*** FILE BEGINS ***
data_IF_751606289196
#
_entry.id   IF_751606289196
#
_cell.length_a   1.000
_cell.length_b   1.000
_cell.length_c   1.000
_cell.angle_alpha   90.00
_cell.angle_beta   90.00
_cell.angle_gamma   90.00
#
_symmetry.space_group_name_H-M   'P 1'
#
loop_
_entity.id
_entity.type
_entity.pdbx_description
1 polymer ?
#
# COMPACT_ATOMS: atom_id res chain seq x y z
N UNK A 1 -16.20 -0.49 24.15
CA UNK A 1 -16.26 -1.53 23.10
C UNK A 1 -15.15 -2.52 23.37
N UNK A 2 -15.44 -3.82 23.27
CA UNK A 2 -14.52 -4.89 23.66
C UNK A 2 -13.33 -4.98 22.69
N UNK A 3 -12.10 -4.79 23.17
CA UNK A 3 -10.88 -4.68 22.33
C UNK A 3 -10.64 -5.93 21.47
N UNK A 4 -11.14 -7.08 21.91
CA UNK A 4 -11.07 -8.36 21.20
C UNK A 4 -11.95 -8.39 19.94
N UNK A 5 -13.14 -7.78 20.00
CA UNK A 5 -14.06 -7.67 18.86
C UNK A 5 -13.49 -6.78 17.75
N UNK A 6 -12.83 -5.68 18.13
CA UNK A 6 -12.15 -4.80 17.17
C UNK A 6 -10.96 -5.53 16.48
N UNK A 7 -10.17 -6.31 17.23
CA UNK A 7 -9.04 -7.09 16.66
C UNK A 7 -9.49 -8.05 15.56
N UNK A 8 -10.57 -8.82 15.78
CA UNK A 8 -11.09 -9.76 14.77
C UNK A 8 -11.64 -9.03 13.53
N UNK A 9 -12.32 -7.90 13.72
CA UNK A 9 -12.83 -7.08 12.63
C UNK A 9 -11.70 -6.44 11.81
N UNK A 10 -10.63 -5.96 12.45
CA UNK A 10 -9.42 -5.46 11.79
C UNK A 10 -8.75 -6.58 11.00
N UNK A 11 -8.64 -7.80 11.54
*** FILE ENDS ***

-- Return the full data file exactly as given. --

data_IF_751606289196
#
_entry.id   IF_751606289196
#
_cell.length_a   1.000
_cell.length_b   1.000
_cell.length_c   1.000
_cell.angle_alpha   90.00
_cell.angle_beta   90.00
_cell.angle_gamma   90.00
#
_symmetry.space_group_name_H-M   'P 1'
#
loop_
_entity.id
_entity.type
_entity.pdbx_description
1 polymer ?
#
# COMPACT_ATOMS: atom_id res chain seq x y z
N UNK A 1 -16.20 -0.49 24.15
CA UNK A 1 -16.26 -1.53 23.10
C UNK A 1 -15.15 -2.52 23.37
N UNK A 2 -15.44 -3.82 23.27
CA UNK A 2 -14.52 -4.89 23.66
C UNK A 2 -13.33 -4.98 22.69
N UNK A 3 -12.10 -4.79 23.17
CA UNK A 3 -10.88 -4.68 22.33
C UNK A 3 -10.64 -5.93 21.47
N UNK A 4 -11.14 -7.08 21.91
CA UNK A 4 -11.07 -8.36 21.20
C UNK A 4 -11.95 -8.39 19.94
N UNK A 5 -13.14 -7.78 20.00
CA UNK A 5 -14.06 -7.67 18.86
C UNK A 5 -13.49 -6.78 17.75
N UNK A 6 -12.83 -5.68 18.13
CA UNK A 6 -12.15 -4.80 17.17
C UNK A 6 -10.96 -5.53 16.48
N UNK A 7 -10.17 -6.31 17.23
CA UNK A 7 -9.04 -7.09 16.66
C UNK A 7 -9.49 -8.05 15.56
N UNK A 8 -10.57 -8.82 15.78
CA UNK A 8 -11.09 -9.76 14.77
C UNK A 8 -11.64 -9.03 13.53
N UNK A 9 -12.32 -7.90 13.72
CA UNK A 9 -12.83 -7.08 12.63
C UNK A 9 -11.70 -6.44 11.81
N UNK A 10 -10.63 -5.96 12.45
CA UNK A 10 -9.42 -5.46 11.79
C UNK A 10 -8.75 -6.58 11.00
N UNK A 11 -8.64 -7.80 11.54